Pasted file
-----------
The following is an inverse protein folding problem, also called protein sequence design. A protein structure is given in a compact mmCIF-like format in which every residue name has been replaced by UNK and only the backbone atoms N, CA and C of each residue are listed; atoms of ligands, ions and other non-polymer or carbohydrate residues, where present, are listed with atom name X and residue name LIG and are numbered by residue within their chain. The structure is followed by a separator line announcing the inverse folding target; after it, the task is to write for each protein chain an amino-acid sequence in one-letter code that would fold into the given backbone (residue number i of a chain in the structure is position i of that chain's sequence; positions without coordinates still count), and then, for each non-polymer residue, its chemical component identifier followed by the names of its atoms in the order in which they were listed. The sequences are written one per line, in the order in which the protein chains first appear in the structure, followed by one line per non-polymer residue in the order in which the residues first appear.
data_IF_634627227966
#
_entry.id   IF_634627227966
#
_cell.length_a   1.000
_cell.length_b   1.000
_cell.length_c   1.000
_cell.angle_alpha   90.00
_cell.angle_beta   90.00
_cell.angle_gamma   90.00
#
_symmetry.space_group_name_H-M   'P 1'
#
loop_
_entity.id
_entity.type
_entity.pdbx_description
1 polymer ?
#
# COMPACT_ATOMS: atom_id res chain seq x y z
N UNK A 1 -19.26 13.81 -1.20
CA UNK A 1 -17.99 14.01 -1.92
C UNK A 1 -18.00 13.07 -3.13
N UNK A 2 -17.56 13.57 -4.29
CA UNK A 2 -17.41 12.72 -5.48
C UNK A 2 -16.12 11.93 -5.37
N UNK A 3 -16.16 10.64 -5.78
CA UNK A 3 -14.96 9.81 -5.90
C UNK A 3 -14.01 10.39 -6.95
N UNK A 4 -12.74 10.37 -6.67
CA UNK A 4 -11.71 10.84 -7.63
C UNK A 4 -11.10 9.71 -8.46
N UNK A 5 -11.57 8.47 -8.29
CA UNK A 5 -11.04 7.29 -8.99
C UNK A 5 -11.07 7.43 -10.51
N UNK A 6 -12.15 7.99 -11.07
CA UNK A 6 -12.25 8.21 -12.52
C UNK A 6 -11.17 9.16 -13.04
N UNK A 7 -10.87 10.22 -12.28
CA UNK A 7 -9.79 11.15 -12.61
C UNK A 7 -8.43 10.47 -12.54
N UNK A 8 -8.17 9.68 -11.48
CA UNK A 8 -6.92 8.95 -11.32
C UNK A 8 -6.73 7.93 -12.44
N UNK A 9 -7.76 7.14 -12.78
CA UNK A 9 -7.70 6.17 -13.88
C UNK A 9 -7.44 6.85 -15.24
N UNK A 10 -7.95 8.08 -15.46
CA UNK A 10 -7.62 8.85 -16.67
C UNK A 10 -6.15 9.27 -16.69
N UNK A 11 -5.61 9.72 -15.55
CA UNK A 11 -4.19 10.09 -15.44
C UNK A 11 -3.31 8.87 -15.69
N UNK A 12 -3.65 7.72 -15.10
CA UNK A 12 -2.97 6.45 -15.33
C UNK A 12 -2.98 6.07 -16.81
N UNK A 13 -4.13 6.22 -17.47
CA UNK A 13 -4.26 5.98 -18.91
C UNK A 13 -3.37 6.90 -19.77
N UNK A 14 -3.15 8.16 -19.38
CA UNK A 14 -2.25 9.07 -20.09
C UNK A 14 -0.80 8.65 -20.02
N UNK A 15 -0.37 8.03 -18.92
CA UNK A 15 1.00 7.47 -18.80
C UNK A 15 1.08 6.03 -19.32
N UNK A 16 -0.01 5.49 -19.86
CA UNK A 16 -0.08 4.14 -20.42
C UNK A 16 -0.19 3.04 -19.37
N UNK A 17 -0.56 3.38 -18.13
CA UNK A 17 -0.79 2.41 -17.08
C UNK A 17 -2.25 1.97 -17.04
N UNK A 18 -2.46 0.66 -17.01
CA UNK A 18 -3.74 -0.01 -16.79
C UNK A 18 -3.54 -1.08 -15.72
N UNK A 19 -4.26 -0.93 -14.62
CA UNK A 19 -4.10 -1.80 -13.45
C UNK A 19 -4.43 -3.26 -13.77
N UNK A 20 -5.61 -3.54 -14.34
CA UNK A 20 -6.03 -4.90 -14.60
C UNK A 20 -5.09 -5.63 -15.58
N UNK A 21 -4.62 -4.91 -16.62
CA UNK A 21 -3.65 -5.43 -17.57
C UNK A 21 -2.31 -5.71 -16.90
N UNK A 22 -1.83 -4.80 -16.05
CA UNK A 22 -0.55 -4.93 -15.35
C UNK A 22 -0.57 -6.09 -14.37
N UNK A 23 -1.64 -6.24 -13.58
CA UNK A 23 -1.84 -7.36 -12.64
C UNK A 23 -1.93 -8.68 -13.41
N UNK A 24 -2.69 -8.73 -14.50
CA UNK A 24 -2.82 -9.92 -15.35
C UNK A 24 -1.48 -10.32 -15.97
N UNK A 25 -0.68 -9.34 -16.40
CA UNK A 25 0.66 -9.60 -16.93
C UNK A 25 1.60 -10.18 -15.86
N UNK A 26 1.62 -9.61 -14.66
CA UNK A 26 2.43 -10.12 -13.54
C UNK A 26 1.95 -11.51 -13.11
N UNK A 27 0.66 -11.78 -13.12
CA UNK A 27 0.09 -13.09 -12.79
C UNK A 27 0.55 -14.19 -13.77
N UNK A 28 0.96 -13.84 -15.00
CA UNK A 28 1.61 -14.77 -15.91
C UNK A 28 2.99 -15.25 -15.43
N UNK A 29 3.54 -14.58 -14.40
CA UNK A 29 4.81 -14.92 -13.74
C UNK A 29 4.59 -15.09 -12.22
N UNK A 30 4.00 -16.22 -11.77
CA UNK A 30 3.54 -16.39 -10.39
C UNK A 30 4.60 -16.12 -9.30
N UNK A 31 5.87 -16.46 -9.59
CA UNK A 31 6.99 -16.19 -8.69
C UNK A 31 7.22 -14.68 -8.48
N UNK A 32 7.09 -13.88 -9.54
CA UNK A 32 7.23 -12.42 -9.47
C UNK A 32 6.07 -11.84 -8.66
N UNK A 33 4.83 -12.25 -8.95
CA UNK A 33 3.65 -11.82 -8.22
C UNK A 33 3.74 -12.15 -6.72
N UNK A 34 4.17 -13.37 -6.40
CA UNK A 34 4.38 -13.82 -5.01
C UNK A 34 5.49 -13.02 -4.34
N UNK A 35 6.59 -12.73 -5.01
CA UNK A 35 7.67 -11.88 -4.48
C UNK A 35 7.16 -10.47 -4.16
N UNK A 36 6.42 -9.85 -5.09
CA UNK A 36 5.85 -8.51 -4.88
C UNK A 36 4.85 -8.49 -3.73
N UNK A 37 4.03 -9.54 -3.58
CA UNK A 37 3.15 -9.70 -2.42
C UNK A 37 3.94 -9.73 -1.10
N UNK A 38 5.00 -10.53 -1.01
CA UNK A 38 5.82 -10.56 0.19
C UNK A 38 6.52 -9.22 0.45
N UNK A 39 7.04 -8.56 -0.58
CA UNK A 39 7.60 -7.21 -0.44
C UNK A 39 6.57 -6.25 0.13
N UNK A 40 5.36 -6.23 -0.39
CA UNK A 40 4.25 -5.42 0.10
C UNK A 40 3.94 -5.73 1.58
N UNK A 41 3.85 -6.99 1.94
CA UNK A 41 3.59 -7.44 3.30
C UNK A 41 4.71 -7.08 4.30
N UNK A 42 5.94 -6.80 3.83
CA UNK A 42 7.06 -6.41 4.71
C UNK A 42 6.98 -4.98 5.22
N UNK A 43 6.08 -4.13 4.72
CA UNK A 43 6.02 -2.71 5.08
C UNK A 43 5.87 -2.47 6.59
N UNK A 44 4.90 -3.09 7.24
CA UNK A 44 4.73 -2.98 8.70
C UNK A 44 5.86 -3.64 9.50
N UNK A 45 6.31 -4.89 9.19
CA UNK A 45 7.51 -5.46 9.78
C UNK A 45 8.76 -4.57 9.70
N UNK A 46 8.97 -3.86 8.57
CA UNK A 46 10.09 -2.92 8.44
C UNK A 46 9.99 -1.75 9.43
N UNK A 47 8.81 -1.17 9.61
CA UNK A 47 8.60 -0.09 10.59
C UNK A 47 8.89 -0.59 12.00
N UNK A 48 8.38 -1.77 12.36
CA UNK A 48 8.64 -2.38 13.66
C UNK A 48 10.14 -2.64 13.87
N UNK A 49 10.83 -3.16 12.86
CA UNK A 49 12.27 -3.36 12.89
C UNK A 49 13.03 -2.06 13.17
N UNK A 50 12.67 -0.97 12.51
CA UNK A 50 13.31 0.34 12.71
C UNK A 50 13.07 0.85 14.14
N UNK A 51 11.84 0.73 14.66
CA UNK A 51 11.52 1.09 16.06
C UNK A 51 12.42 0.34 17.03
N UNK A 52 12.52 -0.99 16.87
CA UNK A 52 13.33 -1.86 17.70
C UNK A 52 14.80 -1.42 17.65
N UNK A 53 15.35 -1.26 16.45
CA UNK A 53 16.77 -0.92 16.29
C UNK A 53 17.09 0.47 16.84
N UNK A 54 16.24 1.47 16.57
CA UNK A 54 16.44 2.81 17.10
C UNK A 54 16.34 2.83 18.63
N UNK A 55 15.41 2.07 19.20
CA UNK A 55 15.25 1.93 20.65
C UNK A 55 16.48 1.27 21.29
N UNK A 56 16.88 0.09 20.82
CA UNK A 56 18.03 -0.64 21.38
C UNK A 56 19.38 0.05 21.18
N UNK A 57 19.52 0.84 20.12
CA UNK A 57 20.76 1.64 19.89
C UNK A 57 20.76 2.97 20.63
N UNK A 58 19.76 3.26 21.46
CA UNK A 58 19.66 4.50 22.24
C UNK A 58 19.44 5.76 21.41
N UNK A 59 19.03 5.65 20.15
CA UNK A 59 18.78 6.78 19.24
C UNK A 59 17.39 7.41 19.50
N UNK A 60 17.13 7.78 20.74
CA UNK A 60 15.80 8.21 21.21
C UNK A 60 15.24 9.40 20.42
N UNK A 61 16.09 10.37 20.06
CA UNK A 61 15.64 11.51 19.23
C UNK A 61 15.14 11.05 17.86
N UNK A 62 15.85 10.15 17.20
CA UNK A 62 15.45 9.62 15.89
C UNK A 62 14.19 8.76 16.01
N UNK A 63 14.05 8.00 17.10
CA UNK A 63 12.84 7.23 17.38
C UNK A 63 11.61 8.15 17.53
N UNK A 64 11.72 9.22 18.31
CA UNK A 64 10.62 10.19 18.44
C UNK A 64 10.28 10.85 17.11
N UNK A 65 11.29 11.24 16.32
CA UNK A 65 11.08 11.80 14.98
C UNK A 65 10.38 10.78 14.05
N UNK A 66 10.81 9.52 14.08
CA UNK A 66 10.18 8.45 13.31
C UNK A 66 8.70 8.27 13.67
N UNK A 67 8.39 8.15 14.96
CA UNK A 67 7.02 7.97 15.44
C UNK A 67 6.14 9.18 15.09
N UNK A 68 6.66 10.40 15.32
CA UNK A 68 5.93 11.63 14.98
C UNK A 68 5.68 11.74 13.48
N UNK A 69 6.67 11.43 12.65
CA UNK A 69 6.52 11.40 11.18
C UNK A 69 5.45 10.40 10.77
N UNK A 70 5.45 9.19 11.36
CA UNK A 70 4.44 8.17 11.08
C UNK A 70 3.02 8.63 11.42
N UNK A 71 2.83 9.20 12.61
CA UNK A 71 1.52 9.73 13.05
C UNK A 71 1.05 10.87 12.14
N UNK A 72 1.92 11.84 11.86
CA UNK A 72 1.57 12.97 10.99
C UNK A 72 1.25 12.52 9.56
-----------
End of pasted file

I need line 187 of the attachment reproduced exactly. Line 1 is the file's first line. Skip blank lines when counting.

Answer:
N UNK A 56 16.88 0.09 20.82